The second (as modelled by the Gorilla’s beautiful friend) is the blue jersey version made with some lovely Elvelyckan Design jersey. A tiny bit long (not a problem for me – always happy for growing room!) was my only comment!
Next up I got stuck into a Lana Tee Dress.
This first version is made using the softest jersey from Quilt Yarn Stitch. I have a good bit of it left in my stash, and have used if for a few other projects. It has a lovely generous stretch, and is really very soft. And those clashing blue and green stripes are just super!
I love the dropped shoulder detail in this pattern. The curve to the shoulder is just perfect and ends with a beautiful fluttered sleeve. I think Olga had older girls in mind with this Tee Dress version – but my goodness it is cute on my little maggot.
I called into The Fabric Counter during testing and was seduced by this gorgeous flamingo print jersey. It is just perfect for the Lana Gathered Dress version.
I learnt a new sewing tip during the course of this testing. I’ve made dresses with gathered skirts before but this was the first time a pattern called up adding a 15mm strip interfacing to the bottom of the bodice where it meets the skirt. And it works a treat! It prevents the bodice rippling along this seam and keeps it lovely and neat looking!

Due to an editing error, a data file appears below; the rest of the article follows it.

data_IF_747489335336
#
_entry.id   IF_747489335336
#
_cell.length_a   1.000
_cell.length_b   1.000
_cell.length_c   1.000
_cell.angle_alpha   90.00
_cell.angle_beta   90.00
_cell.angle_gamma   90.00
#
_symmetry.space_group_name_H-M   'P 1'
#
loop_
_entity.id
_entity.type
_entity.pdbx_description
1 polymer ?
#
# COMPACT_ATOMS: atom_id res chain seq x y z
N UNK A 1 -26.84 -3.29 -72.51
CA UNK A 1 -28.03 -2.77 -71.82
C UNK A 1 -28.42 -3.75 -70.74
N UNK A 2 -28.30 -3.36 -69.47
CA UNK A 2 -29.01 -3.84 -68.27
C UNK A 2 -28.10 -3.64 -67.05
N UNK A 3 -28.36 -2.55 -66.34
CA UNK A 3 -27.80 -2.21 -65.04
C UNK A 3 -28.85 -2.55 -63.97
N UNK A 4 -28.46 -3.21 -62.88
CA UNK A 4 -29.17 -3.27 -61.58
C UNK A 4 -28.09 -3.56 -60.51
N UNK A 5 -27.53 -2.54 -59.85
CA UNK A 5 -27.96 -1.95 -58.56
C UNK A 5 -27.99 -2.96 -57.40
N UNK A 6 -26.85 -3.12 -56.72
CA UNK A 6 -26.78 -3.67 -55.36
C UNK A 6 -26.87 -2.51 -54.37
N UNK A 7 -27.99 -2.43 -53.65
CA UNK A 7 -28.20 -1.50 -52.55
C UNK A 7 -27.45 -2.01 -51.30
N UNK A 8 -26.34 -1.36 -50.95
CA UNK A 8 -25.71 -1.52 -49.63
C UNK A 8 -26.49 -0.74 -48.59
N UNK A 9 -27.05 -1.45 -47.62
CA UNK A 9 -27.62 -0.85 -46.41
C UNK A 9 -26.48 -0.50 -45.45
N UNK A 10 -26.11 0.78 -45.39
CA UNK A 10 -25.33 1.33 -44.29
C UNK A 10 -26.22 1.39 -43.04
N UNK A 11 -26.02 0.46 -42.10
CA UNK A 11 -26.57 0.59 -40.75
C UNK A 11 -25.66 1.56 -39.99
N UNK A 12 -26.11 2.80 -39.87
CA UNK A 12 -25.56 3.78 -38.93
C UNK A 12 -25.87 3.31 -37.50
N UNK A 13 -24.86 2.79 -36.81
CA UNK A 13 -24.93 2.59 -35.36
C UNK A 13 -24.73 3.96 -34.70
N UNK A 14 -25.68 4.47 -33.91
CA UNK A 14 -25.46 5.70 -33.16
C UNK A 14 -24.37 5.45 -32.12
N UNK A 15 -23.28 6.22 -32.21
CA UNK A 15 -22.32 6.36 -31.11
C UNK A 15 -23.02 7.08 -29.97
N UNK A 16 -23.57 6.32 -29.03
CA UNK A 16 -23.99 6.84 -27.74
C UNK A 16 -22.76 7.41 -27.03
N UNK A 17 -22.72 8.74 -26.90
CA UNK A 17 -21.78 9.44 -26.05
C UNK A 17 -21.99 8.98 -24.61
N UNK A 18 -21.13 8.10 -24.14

The pattern calls for the use of a knit fabric; jersey or similar. As we are settling into autumn here in Ireland I decided for my last version I would use some sweater fabric for another Tee Dress. And what a super fabric it is! Oh my, those colours! It’s a Liberty sweater fabric I bought from Guthrie & Ghani, a UK based fabric shop. I splurged a little and bought it with a sweater for myself in mind, (I’m thinking another Bel’Etoile Isa Sweater) and think I’ll have just enough left after eating into it a little here…
I was concerned that the heavier weight sweater would make the dress a bit too constricting, but I needn’t have worried, it fits great and No.3 was well able to run about and hunt for conkers in it. Combined with some Elvelyckan Design ribbing for the neck band and the ruffled sleeves it’s pretty much perfect.
I’ve really enjoyed making the Lana Dress versions and suspect No.3 will get a lot more in the future – along with some Lana Tops! I might even have to embark on some rare mum and daughter twinning too and invest in that adult Lana pattern for myself!